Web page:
However the judge stated that, if he was wrong as to the True Effect of the Trust Claim and the proper approach to construction of the trust deeds was that the Protector’s powers were fiduciary (and Mr Pugachev had divested himself of control of the assets), then the trust deeds were alternatively a sham. This is because, in this scenario, there would have been a difference between the trust documentation (which on their face successfully divested the settlor of control) and Mr Pugachev’s intentions (which were to keep it).
A potential difficulty the claimants faced in the sham claim was demonstrating that the trustees had a common intention with Mr Pugachev to mislead (since in order for a sham to exist, both parties to a trust deed must intend to create a sham). In considering what constituted a common intention, the court held, applying family cases such as A v A, that reckless indifference as to what is being agreed is enough to constitute common intention. On this basis he found that Mr Pugachev intended to use the trust deeds to create a false impression as to his true intentions and the New Zealand trustees went along with that intention recklessly and thus could be said to have a common intention.
While the decision in Pugachev did not concern Jersey trusts, it is nevertheless a very significant decision for Jersey trustees and settlors of trusts administered in Jersey (not only those with Jersey as their proper law).
Although the court was satisfied in this case that the trusts were all a sham (in the sense the trusts were a pretence to give the impression that the assets did not belong to Mr Pugachev when in fact the opposite was the case) sham is a notoriously difficult allegation to prove. That is because it requires evidence of both the settlor’s and the first trustee’s subjective intention that they both intended to mislead the world by giving a false impression about the legal rights and obligations created but the trust instruments. Such evidence must be of sufficient weight to displace the usual presumption (which can be a strong one) that formal trust documents should be taken to mean what they say.
Where, as in Jersey, trusteeship is a closely regulated activity which places a premium on the concept of integrity, a finding that a regulated trustee is party to a sham arrangement is very serious which in practice makes a finding of sham less likely (although not impossible).Less surprisingly, the court can be expected to take a realistic approach to the identification of the settlor (and who’s intention is relevant), notwithstanding that formally; the trust instruments were all unilateral declarations of trust by the trustees and Mr Pugachev was not identified as the settlor. A similar approach is to be expected with the use of a nominee settlor or a settlor of convenience. In England as in Jersey, the settlor is not who the document says is the settlor but the person who in fact contributes the trust property.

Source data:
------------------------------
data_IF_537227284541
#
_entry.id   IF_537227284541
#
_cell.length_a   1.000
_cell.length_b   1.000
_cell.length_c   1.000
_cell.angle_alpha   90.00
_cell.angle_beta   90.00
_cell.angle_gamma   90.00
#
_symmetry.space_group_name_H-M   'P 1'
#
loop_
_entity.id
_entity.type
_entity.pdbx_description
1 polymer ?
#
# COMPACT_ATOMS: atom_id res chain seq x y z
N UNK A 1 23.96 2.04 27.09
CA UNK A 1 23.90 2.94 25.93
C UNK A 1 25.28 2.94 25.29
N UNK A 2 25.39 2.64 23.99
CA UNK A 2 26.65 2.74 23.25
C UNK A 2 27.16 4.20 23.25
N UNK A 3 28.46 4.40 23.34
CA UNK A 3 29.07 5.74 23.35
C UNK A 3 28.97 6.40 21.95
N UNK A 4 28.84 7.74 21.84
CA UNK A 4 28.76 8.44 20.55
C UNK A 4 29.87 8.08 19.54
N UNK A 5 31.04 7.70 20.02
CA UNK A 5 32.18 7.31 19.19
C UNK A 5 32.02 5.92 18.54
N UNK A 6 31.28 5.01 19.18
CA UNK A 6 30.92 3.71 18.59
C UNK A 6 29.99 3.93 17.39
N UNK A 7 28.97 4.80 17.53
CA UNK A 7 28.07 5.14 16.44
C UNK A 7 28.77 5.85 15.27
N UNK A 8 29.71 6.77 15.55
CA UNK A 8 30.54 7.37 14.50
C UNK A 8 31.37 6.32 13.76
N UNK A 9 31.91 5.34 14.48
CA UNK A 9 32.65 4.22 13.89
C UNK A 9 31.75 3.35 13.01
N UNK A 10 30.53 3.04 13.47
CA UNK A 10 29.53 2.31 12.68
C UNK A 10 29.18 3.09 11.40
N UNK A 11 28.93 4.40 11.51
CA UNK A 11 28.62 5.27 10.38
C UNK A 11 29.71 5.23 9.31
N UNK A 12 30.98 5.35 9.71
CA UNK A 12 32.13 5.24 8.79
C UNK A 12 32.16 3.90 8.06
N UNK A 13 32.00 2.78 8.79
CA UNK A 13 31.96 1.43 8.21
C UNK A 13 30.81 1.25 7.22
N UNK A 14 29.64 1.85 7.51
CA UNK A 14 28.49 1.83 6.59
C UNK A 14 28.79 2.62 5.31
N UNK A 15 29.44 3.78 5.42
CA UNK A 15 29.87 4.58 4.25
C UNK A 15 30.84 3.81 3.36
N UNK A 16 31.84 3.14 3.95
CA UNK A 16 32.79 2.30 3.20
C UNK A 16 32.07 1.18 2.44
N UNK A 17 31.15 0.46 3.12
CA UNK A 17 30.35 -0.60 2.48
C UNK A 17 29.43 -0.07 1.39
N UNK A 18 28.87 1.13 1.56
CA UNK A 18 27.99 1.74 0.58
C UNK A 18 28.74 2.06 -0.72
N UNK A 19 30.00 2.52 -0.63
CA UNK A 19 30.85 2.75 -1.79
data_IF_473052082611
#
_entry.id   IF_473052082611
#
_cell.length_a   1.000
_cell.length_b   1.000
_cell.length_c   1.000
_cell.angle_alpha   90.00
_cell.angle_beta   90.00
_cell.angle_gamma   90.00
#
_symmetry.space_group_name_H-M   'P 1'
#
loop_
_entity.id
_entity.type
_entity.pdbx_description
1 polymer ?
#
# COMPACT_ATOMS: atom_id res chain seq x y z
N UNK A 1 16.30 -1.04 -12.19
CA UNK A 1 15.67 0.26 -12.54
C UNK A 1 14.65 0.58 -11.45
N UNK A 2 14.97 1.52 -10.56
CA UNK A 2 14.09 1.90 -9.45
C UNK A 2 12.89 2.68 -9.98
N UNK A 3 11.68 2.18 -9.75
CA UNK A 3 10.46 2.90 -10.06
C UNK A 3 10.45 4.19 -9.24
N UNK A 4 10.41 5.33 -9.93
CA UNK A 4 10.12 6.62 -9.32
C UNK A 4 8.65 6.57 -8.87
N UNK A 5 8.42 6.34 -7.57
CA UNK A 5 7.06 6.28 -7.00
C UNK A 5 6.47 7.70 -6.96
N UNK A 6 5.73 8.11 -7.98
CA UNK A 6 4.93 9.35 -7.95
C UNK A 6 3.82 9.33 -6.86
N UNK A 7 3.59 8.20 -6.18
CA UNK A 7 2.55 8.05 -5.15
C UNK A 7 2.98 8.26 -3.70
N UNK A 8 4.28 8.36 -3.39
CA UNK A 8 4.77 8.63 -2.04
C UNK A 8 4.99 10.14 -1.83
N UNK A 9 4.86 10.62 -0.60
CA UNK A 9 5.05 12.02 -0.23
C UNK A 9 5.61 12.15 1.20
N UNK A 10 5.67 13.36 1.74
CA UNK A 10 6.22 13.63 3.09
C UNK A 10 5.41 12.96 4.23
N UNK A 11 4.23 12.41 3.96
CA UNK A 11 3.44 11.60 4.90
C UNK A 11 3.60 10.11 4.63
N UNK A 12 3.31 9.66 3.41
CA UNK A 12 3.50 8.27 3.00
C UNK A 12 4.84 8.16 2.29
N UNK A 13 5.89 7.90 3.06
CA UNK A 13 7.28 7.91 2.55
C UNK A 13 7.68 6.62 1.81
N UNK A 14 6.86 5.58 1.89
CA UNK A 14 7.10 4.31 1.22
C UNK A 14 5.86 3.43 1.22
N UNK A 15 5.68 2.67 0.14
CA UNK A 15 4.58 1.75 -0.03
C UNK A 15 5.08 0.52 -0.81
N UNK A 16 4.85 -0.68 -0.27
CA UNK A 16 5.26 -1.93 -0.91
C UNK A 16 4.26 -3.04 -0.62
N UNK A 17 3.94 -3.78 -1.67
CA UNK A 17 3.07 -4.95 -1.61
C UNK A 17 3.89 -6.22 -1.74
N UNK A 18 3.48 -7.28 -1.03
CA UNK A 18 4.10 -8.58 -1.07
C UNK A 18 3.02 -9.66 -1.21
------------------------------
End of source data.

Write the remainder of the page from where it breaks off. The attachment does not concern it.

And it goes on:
There are no Jersey authorities that expressly support the proposition in the English case of A v A  EWHC 99 (Fam) that reckless indifference (i.e. a party to a deed who goes along with a sham neither knowing or caring what he is signing) is a sufficient shamming intent. Although it seems the English authority on which this proposition is based, Midland Bank plc v Wyatt,  1 BCLC 242, was considered by the Jersey Court of Appeal in MacKinnon, it does not feature in the reasoning. The relevant passage was considered in In The Matter Of The Fountain Trust [2005 JLR 359] at paragraph 14 but was not followed. We may be beginning to see a slight divergence between the Jersey and English law on what can constitute the requisite shamming intent.
The most striking feature of the decision is the court’s analysis of the True Effect of the Trusts Claim which was significantly influenced by its analysis of the nature of the powers held by Mr Pugachev as Protector of the trusts. The fact that the powers were extensive and wide-ranging were clearly a highly relevant factors, although it is to be noted that they were not wider than the powers that are capable of reservation in many offshore jurisdictions, including in Jersey. It also appears to have been significant that most of the Protector’s powers were not expressly limited in any way and in relation to the power to remove trustees could be exercised by Mr Pugachev “with or without cause”. In future it may be necessary to ensure there is no room for ambiguity in how powers should be exercised. Had that been the case the court would not have taken the approach it did in this case which was to assume the powers were personal unless expressed to be otherwise.
However, the fundamental reason for the court’s conclusion that Mr Pugachev’s powers were personal was the overlap between his roles as settlor, Protector and as a beneficiary of the trusts. Specifically the combination of Mr Pugachev’s status as discretionary beneficiary with wide veto powers and his power to remove trustees at will created a concentration of powers in the person of Mr Pugachev he had not ceded control of the assets to the trustees without the power to get them back and was therefore, as a matter of construction, still to be treated as the beneficial owner.